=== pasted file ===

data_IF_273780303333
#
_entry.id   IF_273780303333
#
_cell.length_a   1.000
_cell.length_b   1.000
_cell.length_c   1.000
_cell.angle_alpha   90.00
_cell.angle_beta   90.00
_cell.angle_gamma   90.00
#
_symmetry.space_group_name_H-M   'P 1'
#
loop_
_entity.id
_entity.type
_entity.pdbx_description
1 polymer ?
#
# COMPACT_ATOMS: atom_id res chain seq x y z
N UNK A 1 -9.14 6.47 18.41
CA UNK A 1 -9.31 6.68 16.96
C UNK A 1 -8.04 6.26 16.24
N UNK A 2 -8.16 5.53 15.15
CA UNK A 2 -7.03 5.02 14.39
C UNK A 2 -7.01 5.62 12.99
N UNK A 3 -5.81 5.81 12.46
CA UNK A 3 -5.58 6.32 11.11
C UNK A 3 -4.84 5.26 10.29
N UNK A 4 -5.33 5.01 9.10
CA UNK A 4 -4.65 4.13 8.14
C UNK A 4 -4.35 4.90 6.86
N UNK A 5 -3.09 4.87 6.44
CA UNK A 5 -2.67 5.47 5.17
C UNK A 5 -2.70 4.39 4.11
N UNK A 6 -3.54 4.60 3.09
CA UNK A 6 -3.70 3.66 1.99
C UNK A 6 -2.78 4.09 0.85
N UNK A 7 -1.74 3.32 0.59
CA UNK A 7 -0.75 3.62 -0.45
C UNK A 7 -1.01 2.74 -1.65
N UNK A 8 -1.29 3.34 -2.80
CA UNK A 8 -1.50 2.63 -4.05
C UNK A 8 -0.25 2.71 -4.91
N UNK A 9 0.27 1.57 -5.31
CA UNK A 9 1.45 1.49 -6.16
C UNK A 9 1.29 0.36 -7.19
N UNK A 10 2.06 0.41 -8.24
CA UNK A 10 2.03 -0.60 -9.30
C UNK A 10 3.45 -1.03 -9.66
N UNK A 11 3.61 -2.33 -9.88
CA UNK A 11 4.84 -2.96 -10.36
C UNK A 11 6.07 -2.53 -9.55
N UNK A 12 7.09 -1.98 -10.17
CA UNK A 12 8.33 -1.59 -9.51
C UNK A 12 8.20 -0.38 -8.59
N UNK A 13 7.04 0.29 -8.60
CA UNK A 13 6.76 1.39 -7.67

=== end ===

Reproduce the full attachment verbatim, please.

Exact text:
data_IF_273780303333
#
_entry.id   IF_273780303333
#
_cell.length_a   1.000
_cell.length_b   1.000
_cell.length_c   1.000
_cell.angle_alpha   90.00
_cell.angle_beta   90.00
_cell.angle_gamma   90.00
#
_symmetry.space_group_name_H-M   'P 1'
#
loop_
_entity.id
_entity.type
_entity.pdbx_description
1 polymer ?
#
# COMPACT_ATOMS: atom_id res chain seq x y z
N UNK A 1 -9.14 6.47 18.41
CA UNK A 1 -9.31 6.68 16.96
C UNK A 1 -8.04 6.26 16.24
N UNK A 2 -8.16 5.53 15.15
CA UNK A 2 -7.03 5.02 14.39
C UNK A 2 -7.01 5.62 12.99
N UNK A 3 -5.81 5.81 12.46
CA UNK A 3 -5.58 6.32 11.11
C UNK A 3 -4.84 5.26 10.29
N UNK A 4 -5.33 5.01 9.10
CA UNK A 4 -4.65 4.13 8.14
C UNK A 4 -4.35 4.90 6.86
N UNK A 5 -3.09 4.87 6.44
CA UNK A 5 -2.67 5.47 5.17
C UNK A 5 -2.70 4.39 4.11
N UNK A 6 -3.54 4.60 3.09
CA UNK A 6 -3.70 3.66 1.99
C UNK A 6 -2.78 4.09 0.85
N UNK A 7 -1.74 3.32 0.59
CA UNK A 7 -0.75 3.62 -0.45
C UNK A 7 -1.01 2.74 -1.65
N UNK A 8 -1.29 3.34 -2.80
CA UNK A 8 -1.50 2.63 -4.05
C UNK A 8 -0.25 2.71 -4.91
N UNK A 9 0.27 1.57 -5.31
CA UNK A 9 1.45 1.49 -6.16
C UNK A 9 1.29 0.36 -7.19
N UNK A 10 2.06 0.41 -8.24
CA UNK A 10 2.03 -0.60 -9.30
C UNK A 10 3.45 -1.03 -9.66
N UNK A 11 3.61 -2.33 -9.88
CA UNK A 11 4.84 -2.96 -10.36
C UNK A 11 6.07 -2.53 -9.55
N UNK A 12 7.09 -1.98 -10.17
CA UNK A 12 8.33 -1.59 -9.51
C UNK A 12 8.20 -0.38 -8.59
N UNK A 13 7.04 0.29 -8.60
CA UNK A 13 6.76 1.39 -7.67